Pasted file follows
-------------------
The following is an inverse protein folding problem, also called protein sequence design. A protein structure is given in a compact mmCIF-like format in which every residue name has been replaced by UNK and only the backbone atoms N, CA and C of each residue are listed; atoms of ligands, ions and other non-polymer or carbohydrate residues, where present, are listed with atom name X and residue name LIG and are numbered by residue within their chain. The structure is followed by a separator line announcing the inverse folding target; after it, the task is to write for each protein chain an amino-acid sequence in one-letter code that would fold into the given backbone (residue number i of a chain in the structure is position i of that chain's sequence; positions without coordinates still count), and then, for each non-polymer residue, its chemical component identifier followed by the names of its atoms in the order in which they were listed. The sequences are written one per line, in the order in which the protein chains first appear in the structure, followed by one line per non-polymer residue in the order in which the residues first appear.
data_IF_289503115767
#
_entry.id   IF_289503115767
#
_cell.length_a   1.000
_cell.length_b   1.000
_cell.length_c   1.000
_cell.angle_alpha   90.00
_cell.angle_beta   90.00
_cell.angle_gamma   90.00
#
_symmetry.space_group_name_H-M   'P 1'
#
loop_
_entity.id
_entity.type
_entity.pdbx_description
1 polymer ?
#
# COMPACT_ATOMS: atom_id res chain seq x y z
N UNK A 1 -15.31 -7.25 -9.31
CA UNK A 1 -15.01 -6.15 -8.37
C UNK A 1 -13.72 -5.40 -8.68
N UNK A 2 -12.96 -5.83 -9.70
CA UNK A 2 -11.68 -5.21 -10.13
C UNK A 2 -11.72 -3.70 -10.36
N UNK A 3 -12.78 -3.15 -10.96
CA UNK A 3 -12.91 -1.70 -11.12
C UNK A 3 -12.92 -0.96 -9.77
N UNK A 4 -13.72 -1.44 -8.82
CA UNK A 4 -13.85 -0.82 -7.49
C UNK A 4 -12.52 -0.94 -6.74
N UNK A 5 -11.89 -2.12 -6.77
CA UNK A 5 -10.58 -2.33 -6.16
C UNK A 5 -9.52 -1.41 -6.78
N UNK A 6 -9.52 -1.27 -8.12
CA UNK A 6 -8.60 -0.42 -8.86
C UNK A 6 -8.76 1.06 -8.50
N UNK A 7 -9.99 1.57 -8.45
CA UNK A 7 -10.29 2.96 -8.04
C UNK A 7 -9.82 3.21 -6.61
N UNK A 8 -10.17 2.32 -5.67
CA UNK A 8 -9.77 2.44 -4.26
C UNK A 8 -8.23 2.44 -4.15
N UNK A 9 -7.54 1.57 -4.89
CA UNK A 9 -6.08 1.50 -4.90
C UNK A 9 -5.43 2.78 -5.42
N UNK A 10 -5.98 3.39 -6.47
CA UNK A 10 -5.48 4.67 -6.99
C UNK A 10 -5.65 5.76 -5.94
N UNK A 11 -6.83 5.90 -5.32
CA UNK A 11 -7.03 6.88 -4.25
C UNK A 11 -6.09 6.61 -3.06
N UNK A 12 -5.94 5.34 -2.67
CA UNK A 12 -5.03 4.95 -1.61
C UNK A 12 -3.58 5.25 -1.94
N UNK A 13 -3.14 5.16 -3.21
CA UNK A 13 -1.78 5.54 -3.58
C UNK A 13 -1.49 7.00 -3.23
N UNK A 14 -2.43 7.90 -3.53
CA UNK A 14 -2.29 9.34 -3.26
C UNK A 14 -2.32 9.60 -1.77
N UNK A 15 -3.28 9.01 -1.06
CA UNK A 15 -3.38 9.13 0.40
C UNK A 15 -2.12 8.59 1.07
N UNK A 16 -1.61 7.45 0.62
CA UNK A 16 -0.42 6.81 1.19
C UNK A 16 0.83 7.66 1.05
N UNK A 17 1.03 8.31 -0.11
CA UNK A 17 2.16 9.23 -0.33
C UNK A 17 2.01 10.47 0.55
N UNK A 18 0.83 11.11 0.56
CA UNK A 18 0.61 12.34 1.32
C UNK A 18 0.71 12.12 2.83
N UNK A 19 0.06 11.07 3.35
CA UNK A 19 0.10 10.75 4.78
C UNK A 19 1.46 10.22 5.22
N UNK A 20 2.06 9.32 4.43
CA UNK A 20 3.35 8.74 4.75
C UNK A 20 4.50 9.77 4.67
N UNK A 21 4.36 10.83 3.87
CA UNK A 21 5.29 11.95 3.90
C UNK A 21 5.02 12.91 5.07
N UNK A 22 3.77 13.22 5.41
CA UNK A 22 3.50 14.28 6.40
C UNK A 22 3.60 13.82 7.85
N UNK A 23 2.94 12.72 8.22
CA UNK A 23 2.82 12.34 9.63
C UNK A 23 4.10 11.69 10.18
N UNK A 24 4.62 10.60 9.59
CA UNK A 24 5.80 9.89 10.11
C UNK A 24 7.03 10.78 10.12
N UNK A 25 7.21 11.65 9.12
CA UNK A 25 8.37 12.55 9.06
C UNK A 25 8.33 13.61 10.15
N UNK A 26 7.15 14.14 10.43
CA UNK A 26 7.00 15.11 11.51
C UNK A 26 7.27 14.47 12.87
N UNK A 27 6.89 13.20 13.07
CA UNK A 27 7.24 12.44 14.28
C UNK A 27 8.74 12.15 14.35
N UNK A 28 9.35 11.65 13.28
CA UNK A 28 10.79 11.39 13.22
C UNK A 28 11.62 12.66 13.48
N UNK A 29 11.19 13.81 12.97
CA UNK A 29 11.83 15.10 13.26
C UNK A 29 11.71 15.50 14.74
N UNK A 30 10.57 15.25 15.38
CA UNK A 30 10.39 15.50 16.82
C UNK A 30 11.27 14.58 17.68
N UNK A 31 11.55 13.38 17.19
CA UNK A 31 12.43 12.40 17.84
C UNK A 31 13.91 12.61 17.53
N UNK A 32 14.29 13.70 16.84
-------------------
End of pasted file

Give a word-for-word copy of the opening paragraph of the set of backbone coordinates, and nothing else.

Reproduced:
The following is an inverse protein folding problem, also called protein sequence design. A protein structure is given in a compact mmCIF-like format in which every residue name has been replaced by UNK and only the backbone atoms N, CA and C of each residue are listed; atoms of ligands, ions and other non-polymer or carbohydrate residues, where present, are listed with atom name X and residue name LIG and are numbered by residue within their chain. The structure is followed by a separator line announcing the inverse folding target; after it, the task is to write for each protein chain an amino-acid sequence in one-letter code that would fold into the given backbone (residue number i of a chain in the structure is position i of that chain's sequence; positions without coordinates still count), and then, for each non-polymer residue, its chemical component identifier followed by the names of its atoms in the order in which they were listed. The sequences are written one per line, in the order in which the protein chains first appear in the structure, followed by one line per non-polymer residue in the order in which the residues first appear.